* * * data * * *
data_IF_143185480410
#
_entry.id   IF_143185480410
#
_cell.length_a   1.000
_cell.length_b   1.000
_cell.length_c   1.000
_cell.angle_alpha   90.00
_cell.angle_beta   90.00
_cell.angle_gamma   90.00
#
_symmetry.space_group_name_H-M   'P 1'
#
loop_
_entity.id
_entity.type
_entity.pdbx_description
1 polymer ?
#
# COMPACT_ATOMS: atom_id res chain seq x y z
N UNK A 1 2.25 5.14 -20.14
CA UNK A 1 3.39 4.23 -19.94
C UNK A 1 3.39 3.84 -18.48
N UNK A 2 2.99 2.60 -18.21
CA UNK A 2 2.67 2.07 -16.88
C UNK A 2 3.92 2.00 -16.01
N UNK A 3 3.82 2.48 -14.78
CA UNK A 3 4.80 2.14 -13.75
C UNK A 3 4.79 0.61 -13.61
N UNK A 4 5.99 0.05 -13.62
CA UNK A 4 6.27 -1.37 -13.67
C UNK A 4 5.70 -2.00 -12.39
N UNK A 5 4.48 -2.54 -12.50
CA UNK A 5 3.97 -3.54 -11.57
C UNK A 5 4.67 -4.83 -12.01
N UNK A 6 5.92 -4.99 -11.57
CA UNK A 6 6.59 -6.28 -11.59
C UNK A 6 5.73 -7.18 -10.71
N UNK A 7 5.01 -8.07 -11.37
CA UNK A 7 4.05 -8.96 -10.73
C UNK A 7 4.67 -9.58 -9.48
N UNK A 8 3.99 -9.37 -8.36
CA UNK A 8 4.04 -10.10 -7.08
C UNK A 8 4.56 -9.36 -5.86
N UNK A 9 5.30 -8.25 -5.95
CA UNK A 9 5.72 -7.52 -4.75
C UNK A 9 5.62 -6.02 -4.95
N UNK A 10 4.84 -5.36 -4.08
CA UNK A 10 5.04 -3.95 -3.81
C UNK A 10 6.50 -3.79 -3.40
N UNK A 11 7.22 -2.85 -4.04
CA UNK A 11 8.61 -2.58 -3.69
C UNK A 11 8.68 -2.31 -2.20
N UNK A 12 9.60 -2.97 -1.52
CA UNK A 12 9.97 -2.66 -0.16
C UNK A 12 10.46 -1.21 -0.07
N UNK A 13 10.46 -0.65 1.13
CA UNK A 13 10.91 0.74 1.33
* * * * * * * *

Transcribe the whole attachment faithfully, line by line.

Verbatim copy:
data_IF_143185480410
#
_entry.id   IF_143185480410
#
_cell.length_a   1.000
_cell.length_b   1.000
_cell.length_c   1.000
_cell.angle_alpha   90.00
_cell.angle_beta   90.00
_cell.angle_gamma   90.00
#
_symmetry.space_group_name_H-M   'P 1'
#
loop_
_entity.id
_entity.type
_entity.pdbx_description
1 polymer ?
#
# COMPACT_ATOMS: atom_id res chain seq x y z
N UNK A 1 2.25 5.14 -20.14
CA UNK A 1 3.39 4.23 -19.94
C UNK A 1 3.39 3.84 -18.48
N UNK A 2 2.99 2.60 -18.21
CA UNK A 2 2.67 2.07 -16.88
C UNK A 2 3.92 2.00 -16.01
N UNK A 3 3.82 2.48 -14.78
CA UNK A 3 4.80 2.14 -13.75
C UNK A 3 4.79 0.61 -13.61
N UNK A 4 5.99 0.05 -13.62
CA UNK A 4 6.27 -1.37 -13.67
C UNK A 4 5.70 -2.00 -12.39
N UNK A 5 4.48 -2.54 -12.50
CA UNK A 5 3.97 -3.54 -11.57
C UNK A 5 4.67 -4.83 -12.01
N UNK A 6 5.92 -4.99 -11.57
CA UNK A 6 6.59 -6.28 -11.59
C UNK A 6 5.73 -7.18 -10.71
N UNK A 7 5.01 -8.07 -11.37
CA UNK A 7 4.05 -8.96 -10.73
C UNK A 7 4.67 -9.58 -9.48
N UNK A 8 3.99 -9.37 -8.36
CA UNK A 8 4.04 -10.10 -7.08
C UNK A 8 4.56 -9.36 -5.86
N UNK A 9 5.30 -8.25 -5.95
CA UNK A 9 5.72 -7.52 -4.75
C UNK A 9 5.62 -6.02 -4.95
N UNK A 10 4.84 -5.36 -4.08
CA UNK A 10 5.04 -3.95 -3.81
C UNK A 10 6.50 -3.79 -3.40
N UNK A 11 7.22 -2.85 -4.04
CA UNK A 11 8.61 -2.58 -3.69
C UNK A 11 8.68 -2.31 -2.20
N UNK A 12 9.60 -2.97 -1.52
CA UNK A 12 9.97 -2.66 -0.16
C UNK A 12 10.46 -1.21 -0.07
N UNK A 13 10.46 -0.65 1.13
CA UNK A 13 10.91 0.74 1.33